Lewis Carroll (1832-1898)
writer, mathematician, photographer. Lewis Carroll was born in Daresbury in 1832 to a future bishop. He studied in Oxford, among other places. With the work “Alice in Wonderland” from 1865 he wrote the most famous children’s book in the world, which has been made into films several times. Word jokes, satire, and mathematical logic are among the ingredients of the book, which has been just as highly praised by mathematicians. Carroll died in Guildford in 1898.
Roald Dahl (1916-1990)
The novelist and children’s book author Roald Dahl was born in Llandaff in 1916 to Norwegian parents. “The Gremlins” (1943) was his first children’s book and was later successfully made into a film, as was his second children’s book, “Charlie and the Chocolate Factory”. The master of black humor, who was awarded the Edgar Allan Poe Award and others, died in Great Missenden in 1990. He also left two autobiographies: “Boy – beautiful and terrible things from my childhood” and “On my own. My experiences abroad”.
Daniel Defoe (approx. 1660-1731)
The novelist was born in London as the son of a craftsman who traded in candles. He first established himself as a businessman and traveled around the world. At first he wrote ironic pamphlets, but then published his own magazine and, since 1719, wrote on “Robinson Crusoe”, the work that is now considered to be the origin of English novel art. Defoe, who campaigned for freedom in his country throughout his life, died in London in 1731.
Charles Dickens (1812-1870)
Charles John Huffam Dickens, the famous writer, worked as a paralegal in London at the age of 14 and spent all his free time in the library of the British Museum. From 1932 he was a reporter for the “Morning Chronicle” and soon began to publish magazines and literature. He is one of the great English storytellers and also distinguished himself through social engagement. His works (including “Oliver Twist”, “Great Expectations”) provide deep insights into the living conditions in Victorian London. Dickens, who also wrote under the stage name Boz, died near Rochester in 1870.
John Donne (1572-1631)
writer and poet. John Donne was born in London in 1572, where he later died in 1631. He grew up in a Catholic family, studied at Hertford College in Oxford and in Cambridge. Donne went down in history as the most important exponent of metaphysical poetry. His poem “The Canonization” from 1896 is most celebrated.
Sir Arthur Conan Doyle (1859-1930)
writer and doctor. Arthur Conan Doyle was born in Edinburgh in 1859, where he later studied medicine. As a ship’s doctor he traveled around the world and wrote literature on the side. Doyle was the inventor of the world-famous fictional detective character Sherlock Holmes, which brought him great fame during his lifetime. Together with Dr. Watson clarifies numerous tricky cases in London to Holmes. The stories were filmed several times. But historical novels and non-fiction books were also part of the Scot’s repertoire. Doyle died of a heart attack in Crowborough in 1930.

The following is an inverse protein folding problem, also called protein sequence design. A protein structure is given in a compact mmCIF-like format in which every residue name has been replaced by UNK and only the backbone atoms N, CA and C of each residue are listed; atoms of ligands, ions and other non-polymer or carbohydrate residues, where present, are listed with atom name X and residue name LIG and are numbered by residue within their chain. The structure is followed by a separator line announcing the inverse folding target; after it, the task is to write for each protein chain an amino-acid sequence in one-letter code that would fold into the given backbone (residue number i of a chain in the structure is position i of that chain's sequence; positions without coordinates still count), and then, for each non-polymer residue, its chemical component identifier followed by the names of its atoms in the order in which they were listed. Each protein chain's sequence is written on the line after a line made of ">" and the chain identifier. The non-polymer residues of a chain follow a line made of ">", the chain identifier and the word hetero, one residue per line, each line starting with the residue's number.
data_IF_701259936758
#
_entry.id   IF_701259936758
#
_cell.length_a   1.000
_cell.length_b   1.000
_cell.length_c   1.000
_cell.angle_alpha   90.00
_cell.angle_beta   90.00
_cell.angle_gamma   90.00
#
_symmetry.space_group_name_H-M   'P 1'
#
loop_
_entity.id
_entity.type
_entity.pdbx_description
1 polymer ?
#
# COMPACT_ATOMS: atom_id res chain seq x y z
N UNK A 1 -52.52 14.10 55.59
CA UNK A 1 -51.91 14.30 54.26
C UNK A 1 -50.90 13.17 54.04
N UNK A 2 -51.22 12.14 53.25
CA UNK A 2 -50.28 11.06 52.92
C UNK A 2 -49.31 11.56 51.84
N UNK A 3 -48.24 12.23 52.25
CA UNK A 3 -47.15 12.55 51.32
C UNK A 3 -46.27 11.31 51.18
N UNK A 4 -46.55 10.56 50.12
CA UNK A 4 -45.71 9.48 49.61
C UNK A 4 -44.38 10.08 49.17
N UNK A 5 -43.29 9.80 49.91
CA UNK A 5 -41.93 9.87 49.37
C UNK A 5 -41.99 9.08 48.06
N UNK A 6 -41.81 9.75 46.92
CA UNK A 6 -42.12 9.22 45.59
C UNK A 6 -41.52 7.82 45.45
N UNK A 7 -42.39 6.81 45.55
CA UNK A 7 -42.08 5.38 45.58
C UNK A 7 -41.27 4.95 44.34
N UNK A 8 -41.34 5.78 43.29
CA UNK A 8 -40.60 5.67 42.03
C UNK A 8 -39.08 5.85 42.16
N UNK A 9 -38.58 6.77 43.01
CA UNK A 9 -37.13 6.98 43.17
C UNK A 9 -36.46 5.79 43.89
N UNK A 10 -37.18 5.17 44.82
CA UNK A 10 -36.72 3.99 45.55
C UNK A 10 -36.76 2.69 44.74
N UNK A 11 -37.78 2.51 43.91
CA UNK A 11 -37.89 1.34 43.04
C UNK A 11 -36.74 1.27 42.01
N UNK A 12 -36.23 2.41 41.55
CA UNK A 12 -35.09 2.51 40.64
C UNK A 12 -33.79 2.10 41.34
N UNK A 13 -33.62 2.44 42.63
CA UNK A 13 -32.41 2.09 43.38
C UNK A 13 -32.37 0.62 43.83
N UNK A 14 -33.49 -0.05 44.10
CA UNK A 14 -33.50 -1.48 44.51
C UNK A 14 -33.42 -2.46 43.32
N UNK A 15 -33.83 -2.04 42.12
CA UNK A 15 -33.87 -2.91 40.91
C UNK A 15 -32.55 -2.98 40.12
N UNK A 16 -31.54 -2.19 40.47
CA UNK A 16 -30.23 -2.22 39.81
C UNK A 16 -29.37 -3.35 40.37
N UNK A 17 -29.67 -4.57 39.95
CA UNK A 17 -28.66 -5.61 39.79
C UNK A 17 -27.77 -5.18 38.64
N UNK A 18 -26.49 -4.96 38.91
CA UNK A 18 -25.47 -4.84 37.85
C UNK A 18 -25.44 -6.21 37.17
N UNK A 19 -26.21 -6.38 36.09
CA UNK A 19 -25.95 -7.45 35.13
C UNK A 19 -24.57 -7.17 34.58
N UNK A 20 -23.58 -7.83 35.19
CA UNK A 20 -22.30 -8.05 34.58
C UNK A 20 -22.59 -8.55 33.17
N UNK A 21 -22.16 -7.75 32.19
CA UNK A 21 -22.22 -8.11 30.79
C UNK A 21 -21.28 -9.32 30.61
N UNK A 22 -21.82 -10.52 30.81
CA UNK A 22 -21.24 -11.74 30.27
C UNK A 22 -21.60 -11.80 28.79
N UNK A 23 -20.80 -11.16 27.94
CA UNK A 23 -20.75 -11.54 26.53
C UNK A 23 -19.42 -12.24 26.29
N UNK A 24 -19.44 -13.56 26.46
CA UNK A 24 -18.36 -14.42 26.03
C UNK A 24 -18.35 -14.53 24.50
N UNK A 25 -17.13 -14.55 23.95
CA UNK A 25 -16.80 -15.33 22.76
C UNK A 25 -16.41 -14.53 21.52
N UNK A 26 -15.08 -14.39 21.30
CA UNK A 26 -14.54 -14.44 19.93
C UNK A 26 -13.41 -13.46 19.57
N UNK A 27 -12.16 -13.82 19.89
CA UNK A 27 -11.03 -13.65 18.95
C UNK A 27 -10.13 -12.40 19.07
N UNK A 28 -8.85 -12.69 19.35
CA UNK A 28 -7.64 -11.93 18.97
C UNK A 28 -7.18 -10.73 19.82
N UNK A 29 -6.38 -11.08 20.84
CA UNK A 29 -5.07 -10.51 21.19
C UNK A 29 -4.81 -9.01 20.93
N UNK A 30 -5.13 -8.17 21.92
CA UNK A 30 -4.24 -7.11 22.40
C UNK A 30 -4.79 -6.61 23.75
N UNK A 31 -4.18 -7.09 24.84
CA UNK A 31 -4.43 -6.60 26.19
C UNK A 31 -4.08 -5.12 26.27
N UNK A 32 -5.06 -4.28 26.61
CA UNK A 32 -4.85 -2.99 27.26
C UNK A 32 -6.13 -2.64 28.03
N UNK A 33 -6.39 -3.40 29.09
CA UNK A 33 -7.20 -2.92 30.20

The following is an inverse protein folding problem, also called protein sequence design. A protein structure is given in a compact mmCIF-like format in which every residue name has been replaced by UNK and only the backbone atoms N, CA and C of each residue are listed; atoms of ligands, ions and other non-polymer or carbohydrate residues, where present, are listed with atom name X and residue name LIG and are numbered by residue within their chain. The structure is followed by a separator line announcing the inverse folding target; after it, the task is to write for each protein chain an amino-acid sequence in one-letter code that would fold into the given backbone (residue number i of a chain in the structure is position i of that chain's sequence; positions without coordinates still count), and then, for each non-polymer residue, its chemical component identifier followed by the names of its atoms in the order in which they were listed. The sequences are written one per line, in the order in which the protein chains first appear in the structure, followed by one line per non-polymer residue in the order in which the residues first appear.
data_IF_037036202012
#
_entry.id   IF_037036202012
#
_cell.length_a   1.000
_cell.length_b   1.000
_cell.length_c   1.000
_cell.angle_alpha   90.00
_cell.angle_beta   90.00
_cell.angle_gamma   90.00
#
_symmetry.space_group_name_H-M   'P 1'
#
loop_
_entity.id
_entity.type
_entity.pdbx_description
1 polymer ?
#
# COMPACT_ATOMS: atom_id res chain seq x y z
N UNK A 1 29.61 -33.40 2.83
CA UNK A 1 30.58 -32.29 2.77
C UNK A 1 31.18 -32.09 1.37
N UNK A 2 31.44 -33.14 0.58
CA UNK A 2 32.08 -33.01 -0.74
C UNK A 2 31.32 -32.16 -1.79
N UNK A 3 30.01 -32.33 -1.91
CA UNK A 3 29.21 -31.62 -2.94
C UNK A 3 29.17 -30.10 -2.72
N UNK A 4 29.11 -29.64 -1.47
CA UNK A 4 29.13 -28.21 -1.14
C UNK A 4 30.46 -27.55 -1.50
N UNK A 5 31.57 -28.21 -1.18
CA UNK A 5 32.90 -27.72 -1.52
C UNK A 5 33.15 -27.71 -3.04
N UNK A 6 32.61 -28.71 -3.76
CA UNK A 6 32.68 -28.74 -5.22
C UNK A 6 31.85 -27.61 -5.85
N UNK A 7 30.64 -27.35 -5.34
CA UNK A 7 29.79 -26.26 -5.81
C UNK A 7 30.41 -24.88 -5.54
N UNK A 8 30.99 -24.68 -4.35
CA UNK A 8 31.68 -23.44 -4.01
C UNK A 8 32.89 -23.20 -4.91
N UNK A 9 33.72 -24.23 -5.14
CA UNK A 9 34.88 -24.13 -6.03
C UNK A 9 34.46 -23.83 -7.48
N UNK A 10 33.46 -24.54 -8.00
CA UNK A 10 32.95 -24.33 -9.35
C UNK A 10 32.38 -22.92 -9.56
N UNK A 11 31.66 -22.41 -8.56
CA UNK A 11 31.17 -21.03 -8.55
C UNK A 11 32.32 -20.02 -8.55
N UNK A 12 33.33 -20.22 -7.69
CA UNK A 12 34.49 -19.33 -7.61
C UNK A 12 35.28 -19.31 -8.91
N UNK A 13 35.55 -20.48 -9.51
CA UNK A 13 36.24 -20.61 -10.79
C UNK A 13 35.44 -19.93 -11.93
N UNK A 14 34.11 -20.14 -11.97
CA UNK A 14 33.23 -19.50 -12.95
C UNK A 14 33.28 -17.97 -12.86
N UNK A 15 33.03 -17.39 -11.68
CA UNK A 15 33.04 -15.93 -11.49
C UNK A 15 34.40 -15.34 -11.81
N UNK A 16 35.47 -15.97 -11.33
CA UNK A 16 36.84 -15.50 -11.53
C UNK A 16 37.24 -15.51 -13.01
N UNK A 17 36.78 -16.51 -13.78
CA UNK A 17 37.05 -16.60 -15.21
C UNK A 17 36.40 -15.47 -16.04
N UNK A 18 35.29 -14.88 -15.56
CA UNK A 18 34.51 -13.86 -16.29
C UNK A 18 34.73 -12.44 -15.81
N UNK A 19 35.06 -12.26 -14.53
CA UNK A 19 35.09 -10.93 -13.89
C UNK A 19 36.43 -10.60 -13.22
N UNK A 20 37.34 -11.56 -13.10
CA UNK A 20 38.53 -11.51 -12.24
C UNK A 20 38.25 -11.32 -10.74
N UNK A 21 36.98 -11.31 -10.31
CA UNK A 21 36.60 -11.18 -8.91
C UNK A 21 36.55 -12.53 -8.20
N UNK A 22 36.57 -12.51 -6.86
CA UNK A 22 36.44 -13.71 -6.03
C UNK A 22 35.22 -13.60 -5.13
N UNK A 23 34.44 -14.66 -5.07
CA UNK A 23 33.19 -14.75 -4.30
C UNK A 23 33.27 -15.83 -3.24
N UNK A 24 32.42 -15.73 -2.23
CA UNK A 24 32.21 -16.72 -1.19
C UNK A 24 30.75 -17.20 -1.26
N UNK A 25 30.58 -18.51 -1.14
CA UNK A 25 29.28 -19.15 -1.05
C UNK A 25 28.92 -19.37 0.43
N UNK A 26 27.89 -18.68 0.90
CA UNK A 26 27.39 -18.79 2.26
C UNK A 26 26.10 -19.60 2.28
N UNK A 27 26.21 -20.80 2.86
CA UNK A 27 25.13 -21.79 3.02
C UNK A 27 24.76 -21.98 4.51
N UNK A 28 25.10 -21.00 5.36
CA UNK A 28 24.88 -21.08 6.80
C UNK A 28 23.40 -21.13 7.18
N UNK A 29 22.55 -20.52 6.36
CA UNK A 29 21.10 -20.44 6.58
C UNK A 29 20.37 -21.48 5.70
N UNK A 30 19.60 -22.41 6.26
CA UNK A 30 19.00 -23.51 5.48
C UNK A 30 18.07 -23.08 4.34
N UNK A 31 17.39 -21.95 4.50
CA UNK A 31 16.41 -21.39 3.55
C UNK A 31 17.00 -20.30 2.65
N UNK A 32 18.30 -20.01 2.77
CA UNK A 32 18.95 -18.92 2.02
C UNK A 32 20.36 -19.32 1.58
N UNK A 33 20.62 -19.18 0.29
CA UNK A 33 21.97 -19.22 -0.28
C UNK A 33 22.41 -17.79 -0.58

Jasper Fforde (born 1961)
author, cameraman. Jasper Fforde was born in London in 1961 and made her debut with the novel “The Jane Eyre Case” (2001). The main character Thursday Next was so well received by the audience that Fforde has since published several follow-up volumes. With comedy, puns and elements of fantasy, he wrote himself in the hearts of readers all over the world. Fforde also bribed as a cameraman for the 007 film “Golden Eye”. We’ll hear a lot more from this artist.
Helen Fielding (born 1958)
writer and journalist. Helen Fielding was born in Morley in 1958 and studied at St. Anne’s College, Oxford. From 1979 she worked for the BBC, later for the “Sunday Times” and other British newspapers. Fielding became internationally known for her columns on “Bridget Jones”, which appeared in 1995 and were later published as a novel and finally made into a film with enormous success.
Henry Fielding (1707-1754)
After studying in London, Henry Fielding initially wrote 25 dramas, but then began writing novels after the novel form had established itself with Daniel Defoe’s “Robinson Crusoe”. Fielding came out with “Tom Jones”. Notorious for his sharp tongue, he defended the government against the Catholics, which is why he became the magistrate of Westminster and Middlesex, and devoted himself to fighting crime until he died in Lisbon in 1754.
Ken Follett (b. 1949)
Follett was born in Cardiff in 1949 to strictly religious parents and began reading at an early age. His best-known work is the history novel “Die Säulen der Erde” from 1990. The play was not only filmed, but also made into a game. The 1978 spy thriller “Die Nadel” made him internationally famous. The bestselling author, once a philosophy student at University College London, initially tried his hand at investigative journalism, but later gave up in order to devote time to his true talent.
EM Forster (1879-1970)
writer. Edward Morgan Forster was born in London in 1879 as the son of an architect. He studied at Cambridge, where he met important authors with whom he belonged to the literary circle of the Bloomsbury Group. His most respected works include “Room with a view” (1908) – German: “Room with a view” (1948) and “Howards End” (1910) – German: “Wiedersehen in Howards End” (1949). Many also know his sentence: “How can I know what I am thinking before I hear what I am saying?” Forster died in Coventry in 1970.